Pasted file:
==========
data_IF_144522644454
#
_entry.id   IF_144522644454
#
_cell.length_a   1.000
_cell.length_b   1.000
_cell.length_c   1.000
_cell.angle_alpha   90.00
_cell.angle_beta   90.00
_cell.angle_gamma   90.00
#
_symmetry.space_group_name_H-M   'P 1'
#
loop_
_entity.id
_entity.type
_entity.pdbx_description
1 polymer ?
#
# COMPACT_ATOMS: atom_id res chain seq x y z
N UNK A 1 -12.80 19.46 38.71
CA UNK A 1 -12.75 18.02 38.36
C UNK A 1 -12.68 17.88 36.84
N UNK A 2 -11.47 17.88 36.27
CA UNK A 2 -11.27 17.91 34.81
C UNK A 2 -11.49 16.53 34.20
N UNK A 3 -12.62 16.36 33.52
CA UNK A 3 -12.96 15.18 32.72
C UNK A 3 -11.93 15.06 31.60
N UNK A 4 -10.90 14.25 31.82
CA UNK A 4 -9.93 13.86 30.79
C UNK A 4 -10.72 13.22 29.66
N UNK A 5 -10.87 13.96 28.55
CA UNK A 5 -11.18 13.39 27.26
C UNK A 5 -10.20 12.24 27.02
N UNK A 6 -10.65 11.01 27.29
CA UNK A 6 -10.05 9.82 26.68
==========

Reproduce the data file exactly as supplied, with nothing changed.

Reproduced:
data_IF_144522644454
#
_entry.id   IF_144522644454
#
_cell.length_a   1.000
_cell.length_b   1.000
_cell.length_c   1.000
_cell.angle_alpha   90.00
_cell.angle_beta   90.00
_cell.angle_gamma   90.00
#
_symmetry.space_group_name_H-M   'P 1'
#
loop_
_entity.id
_entity.type
_entity.pdbx_description
1 polymer ?
#
# COMPACT_ATOMS: atom_id res chain seq x y z
N UNK A 1 -12.80 19.46 38.71
CA UNK A 1 -12.75 18.02 38.36
C UNK A 1 -12.68 17.88 36.84
N UNK A 2 -11.47 17.88 36.27
CA UNK A 2 -11.27 17.91 34.81
C UNK A 2 -11.49 16.53 34.20
N UNK A 3 -12.62 16.36 33.52
CA UNK A 3 -12.96 15.18 32.72
C UNK A 3 -11.93 15.06 31.60
N UNK A 4 -10.90 14.25 31.82
CA UNK A 4 -9.93 13.86 30.79
C UNK A 4 -10.72 13.22 29.66
N UNK A 5 -10.87 13.96 28.55
CA UNK A 5 -11.18 13.39 27.26
C UNK A 5 -10.20 12.24 27.02
N UNK A 6 -10.65 11.01 27.29
CA UNK A 6 -10.05 9.82 26.68